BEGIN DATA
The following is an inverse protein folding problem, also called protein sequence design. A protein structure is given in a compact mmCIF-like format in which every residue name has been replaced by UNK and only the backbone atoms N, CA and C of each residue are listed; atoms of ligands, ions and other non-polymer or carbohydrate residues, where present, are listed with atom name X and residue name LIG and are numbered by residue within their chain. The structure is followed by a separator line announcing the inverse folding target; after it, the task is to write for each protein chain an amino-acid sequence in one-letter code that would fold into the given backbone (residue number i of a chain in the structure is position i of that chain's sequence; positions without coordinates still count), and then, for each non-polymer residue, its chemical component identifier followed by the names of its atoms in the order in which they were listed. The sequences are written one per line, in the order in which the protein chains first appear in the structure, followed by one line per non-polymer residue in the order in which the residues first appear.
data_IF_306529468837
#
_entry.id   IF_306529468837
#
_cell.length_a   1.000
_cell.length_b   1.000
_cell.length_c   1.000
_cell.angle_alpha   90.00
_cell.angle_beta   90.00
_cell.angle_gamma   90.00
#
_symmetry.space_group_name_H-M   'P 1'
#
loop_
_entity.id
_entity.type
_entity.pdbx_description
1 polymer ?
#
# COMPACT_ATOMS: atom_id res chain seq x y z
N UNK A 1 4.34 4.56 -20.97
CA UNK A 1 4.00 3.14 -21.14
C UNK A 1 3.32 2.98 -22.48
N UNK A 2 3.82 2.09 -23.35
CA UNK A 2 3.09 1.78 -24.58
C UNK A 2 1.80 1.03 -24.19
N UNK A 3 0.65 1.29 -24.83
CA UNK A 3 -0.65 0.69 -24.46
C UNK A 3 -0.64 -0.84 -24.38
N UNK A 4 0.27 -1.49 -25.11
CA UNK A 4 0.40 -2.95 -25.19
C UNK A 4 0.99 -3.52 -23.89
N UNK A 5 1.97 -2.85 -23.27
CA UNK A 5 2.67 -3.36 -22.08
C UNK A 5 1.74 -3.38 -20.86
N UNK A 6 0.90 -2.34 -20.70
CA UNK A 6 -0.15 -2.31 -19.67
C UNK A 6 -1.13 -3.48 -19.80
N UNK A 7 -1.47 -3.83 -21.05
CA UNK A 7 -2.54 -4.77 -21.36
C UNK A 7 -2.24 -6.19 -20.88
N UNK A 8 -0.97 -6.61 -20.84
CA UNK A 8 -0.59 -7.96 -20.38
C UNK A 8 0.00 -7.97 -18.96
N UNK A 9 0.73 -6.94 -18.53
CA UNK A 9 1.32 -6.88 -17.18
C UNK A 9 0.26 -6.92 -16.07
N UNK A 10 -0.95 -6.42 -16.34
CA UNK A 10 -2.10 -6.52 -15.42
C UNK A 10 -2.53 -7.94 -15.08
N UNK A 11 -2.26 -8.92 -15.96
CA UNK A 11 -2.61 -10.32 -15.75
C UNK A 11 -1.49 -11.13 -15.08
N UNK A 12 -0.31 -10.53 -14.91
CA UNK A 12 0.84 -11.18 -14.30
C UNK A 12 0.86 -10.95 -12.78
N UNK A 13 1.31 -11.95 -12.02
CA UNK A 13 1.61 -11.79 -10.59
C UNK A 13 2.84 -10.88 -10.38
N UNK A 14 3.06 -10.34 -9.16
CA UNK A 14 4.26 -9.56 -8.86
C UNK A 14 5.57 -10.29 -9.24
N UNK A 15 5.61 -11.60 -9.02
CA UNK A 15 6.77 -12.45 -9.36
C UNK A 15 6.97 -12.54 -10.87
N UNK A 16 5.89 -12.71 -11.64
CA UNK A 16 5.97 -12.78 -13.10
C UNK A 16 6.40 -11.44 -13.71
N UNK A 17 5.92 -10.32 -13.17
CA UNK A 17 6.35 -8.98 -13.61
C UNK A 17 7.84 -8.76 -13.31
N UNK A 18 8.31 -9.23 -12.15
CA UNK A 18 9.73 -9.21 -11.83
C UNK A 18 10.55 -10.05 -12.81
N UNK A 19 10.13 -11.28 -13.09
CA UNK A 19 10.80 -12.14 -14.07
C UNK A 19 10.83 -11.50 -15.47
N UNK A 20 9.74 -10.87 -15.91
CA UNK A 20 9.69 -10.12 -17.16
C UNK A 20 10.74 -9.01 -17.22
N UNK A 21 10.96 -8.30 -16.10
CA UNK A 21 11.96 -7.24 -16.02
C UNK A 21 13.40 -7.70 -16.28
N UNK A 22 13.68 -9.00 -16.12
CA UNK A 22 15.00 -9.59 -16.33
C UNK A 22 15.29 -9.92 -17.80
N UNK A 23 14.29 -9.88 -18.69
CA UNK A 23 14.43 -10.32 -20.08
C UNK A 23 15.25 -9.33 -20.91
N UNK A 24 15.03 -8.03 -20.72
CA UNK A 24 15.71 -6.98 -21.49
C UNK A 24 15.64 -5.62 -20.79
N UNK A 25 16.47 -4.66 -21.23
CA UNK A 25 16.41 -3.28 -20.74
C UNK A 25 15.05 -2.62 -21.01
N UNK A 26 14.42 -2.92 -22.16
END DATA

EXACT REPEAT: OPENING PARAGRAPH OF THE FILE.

The following is an inverse protein folding problem, also called protein sequence design. A protein structure is given in a compact mmCIF-like format in which every residue name has been replaced by UNK and only the backbone atoms N, CA and C of each residue are listed; atoms of ligands, ions and other non-polymer or carbohydrate residues, where present, are listed with atom name X and residue name LIG and are numbered by residue within their chain. The structure is followed by a separator line announcing the inverse folding target; after it, the task is to write for each protein chain an amino-acid sequence in one-letter code that would fold into the given backbone (residue number i of a chain in the structure is position i of that chain's sequence; positions without coordinates still count), and then, for each non-polymer residue, its chemical component identifier followed by the names of its atoms in the order in which they were listed. The sequences are written one per line, in the order in which the protein chains first appear in the structure, followed by one line per non-polymer residue in the order in which the residues first appear.